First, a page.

Incomplete Dominance n n When the phenotype of the heterozygote is an intermediate of the two homozygotes. Sometimes called blending Red flower x white flower pink flower RR – red x WW – white W W R R RW pink Notice that I used a capital letter for both and distinguished them by using different letters The only difference is in how we express the genotype and the appearance of the organism
Incomplete dominance n n Cross two pink flowers, what do you think the phenotypes will be? RW x RW R RR red W RW pink WW white
Co-dominance n n n Both alleles are expressed equally. black rabbit x white rabbit spotted rabbit With co-dominance since both alleles are seen we use capital letters and the prime symbol (‘)
Co-dominance n n BB (black) x B’B’ (white) BB’ (black and white) BB’ x BB’ B B’ B BB’ BB Black B’ Black & white spots B’B’ White
Sex linked traits n n n Also called x linked. Sex linked traits are controlled by genes located on sex chromosomes. Sex chromosomes determine the gender of an individual. In humans, the sex chromosomes are the 23 rd pair. n n These are the only chromosomes that are not homologous! Autosomes – pairs of matching homologous chromosomes. (all the chromosomes except the sex chromosomes
Sex linked traits n n In humans as well as fruit flies, males are XY, females are XX. Males produce gametes that will have either the X or Y sex chromosome. Females produce gametes that will just carry the X sex chromosome. This means that the gender of a child is determined by the father.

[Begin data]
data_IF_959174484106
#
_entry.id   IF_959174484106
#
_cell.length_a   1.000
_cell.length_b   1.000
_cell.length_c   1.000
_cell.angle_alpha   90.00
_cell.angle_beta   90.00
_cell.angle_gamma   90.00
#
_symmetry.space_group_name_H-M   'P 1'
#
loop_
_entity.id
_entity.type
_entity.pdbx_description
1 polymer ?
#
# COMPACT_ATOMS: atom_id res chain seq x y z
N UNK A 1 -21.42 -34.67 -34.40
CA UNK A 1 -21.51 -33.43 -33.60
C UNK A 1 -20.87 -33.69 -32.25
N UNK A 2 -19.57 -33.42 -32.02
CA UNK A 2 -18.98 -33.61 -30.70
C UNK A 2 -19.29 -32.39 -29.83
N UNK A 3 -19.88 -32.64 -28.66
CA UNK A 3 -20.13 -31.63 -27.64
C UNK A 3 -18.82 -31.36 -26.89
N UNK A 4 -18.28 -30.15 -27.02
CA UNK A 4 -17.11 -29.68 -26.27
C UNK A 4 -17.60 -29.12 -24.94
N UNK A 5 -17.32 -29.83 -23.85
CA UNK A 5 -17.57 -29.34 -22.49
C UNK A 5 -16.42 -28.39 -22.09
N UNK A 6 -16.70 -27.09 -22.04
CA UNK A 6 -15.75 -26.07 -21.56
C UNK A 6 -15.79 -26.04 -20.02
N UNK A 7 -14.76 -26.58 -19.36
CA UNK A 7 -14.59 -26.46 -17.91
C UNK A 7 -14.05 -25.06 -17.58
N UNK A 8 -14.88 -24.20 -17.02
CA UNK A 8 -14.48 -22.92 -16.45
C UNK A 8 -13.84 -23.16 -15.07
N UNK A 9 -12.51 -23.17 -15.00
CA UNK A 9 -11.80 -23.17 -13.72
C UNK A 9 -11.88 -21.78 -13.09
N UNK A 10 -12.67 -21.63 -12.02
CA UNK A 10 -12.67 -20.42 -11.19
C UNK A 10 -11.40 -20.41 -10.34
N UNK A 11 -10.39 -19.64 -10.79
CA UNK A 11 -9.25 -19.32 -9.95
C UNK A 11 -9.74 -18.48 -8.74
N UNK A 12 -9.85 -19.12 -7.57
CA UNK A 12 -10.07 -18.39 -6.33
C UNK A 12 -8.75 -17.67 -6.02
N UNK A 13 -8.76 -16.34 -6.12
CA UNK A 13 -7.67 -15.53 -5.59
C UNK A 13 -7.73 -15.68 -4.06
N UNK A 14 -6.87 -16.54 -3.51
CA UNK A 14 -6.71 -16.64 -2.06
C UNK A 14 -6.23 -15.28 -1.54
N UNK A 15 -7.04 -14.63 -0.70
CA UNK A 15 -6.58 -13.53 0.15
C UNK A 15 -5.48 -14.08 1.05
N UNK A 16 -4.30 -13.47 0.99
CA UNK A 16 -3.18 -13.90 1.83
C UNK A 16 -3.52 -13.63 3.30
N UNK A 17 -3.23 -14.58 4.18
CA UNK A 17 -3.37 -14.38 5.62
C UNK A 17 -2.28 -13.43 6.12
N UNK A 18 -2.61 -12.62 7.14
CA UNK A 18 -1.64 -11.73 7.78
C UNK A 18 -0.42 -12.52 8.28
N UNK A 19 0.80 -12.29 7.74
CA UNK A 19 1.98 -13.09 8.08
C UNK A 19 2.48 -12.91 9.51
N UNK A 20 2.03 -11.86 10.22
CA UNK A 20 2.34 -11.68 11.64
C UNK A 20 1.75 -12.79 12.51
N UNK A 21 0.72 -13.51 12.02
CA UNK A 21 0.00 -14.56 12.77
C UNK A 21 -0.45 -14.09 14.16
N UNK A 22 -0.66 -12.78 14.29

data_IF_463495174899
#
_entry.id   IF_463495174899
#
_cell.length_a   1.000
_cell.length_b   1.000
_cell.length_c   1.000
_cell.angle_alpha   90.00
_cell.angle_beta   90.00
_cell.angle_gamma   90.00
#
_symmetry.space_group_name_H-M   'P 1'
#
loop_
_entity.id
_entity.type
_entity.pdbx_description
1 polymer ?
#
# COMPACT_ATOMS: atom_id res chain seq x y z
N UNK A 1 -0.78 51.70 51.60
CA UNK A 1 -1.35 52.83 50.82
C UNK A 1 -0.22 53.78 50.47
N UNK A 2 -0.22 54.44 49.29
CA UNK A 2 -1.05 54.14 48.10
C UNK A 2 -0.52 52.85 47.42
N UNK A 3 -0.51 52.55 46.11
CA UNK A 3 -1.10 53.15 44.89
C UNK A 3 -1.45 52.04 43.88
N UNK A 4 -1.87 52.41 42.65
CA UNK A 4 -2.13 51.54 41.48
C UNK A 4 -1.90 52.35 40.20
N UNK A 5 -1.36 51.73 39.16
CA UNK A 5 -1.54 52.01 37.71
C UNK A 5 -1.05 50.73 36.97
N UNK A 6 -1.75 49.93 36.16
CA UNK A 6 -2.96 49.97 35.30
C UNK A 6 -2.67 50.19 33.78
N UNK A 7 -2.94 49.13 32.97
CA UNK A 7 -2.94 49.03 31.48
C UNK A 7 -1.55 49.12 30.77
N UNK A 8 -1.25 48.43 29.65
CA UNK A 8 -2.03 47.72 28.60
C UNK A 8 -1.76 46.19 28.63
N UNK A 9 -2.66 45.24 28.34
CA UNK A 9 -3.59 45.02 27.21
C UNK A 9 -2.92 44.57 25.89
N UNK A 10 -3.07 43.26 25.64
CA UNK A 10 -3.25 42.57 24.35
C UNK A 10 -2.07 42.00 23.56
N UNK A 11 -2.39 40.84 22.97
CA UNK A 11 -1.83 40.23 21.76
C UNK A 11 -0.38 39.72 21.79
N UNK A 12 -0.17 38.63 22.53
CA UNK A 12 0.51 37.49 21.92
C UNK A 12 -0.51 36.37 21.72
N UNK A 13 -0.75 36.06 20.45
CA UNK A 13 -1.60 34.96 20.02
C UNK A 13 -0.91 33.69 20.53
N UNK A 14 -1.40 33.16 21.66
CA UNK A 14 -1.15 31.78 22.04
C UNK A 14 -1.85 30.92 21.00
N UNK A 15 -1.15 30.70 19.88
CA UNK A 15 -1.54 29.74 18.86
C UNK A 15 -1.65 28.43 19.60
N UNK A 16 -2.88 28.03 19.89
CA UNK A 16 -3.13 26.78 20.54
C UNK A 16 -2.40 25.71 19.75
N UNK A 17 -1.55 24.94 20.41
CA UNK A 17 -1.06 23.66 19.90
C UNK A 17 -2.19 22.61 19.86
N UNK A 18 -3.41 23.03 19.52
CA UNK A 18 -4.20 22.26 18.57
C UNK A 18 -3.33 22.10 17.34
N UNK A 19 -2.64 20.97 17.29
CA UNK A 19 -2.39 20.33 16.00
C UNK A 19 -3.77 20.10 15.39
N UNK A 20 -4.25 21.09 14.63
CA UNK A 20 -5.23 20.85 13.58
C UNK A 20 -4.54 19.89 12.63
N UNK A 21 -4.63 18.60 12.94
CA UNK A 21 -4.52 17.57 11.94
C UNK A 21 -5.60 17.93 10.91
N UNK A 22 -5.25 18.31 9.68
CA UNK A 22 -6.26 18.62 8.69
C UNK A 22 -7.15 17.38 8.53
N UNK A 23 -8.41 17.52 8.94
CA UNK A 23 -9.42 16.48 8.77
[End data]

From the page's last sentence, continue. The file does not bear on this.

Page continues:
Sex linked traits n n Color blindness in humans and eye color in fruit flies are two examples of sex linked traits. See the side board for how to work on a sex linked trait
Karyotypes n n A karyotype is a picture of an individual’s chromosomes. Karyotypes can be used to determine if there have been mutations to a chromosome. n n Mutations like duplication or deletions Human males and females have different Karyotypes because of differences in the sex chromosomes (X and Y chromosomes).
Pedigree n n Pedigrees are graphical representations used to predict the likelihood of the appearance of a trait. Symbols of a pedigree: Affected male Unaffected male Affected female Unaffected female Known heterozygote, female I A mating offspring II 1 2 3 4
Pedigrees n n Used to determine the possibility of a genetic defect or probability of a specific trait. See side board for a pedigree